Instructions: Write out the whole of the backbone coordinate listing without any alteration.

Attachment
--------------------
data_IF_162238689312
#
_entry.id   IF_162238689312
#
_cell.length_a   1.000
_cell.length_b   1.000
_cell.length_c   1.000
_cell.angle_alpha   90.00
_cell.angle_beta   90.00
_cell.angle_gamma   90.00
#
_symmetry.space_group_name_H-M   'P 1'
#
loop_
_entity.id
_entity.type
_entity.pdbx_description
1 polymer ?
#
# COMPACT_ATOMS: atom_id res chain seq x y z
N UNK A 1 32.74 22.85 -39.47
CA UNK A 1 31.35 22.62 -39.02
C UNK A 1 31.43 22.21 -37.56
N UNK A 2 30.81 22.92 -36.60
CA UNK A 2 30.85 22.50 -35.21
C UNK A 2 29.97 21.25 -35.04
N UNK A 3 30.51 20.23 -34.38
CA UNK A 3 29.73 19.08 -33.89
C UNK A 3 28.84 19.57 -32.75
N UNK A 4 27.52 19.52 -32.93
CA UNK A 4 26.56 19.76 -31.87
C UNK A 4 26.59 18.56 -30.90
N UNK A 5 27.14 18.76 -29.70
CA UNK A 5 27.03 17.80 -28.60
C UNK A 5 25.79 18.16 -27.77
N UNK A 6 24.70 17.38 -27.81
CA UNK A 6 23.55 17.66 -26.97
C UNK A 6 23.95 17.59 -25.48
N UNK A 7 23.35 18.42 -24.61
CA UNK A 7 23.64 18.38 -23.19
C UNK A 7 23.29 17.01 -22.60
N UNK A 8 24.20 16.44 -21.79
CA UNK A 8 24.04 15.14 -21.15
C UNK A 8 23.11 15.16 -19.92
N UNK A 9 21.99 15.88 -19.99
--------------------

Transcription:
data_IF_162238689312
#
_entry.id   IF_162238689312
#
_cell.length_a   1.000
_cell.length_b   1.000
_cell.length_c   1.000
_cell.angle_alpha   90.00
_cell.angle_beta   90.00
_cell.angle_gamma   90.00
#
_symmetry.space_group_name_H-M   'P 1'
#
loop_
_entity.id
_entity.type
_entity.pdbx_description
1 polymer ?
#
# COMPACT_ATOMS: atom_id res chain seq x y z
N UNK A 1 32.74 22.85 -39.47
CA UNK A 1 31.35 22.62 -39.02
C UNK A 1 31.43 22.21 -37.56
N UNK A 2 30.81 22.92 -36.60
CA UNK A 2 30.85 22.50 -35.21
C UNK A 2 29.97 21.25 -35.04
N UNK A 3 30.51 20.23 -34.38
CA UNK A 3 29.73 19.08 -33.89
C UNK A 3 28.84 19.57 -32.75
N UNK A 4 27.52 19.52 -32.93
CA UNK A 4 26.56 19.76 -31.87
C UNK A 4 26.59 18.56 -30.90
N UNK A 5 27.14 18.76 -29.70
CA UNK A 5 27.03 17.80 -28.60
C UNK A 5 25.79 18.16 -27.77
N UNK A 6 24.70 17.38 -27.81
CA UNK A 6 23.55 17.66 -26.97
C UNK A 6 23.95 17.59 -25.48
N UNK A 7 23.35 18.42 -24.61
CA UNK A 7 23.64 18.38 -23.19
C UNK A 7 23.29 17.01 -22.60
N UNK A 8 24.20 16.44 -21.79
CA UNK A 8 24.04 15.14 -21.15
C UNK A 8 23.11 15.16 -19.92
N UNK A 9 21.99 15.88 -19.99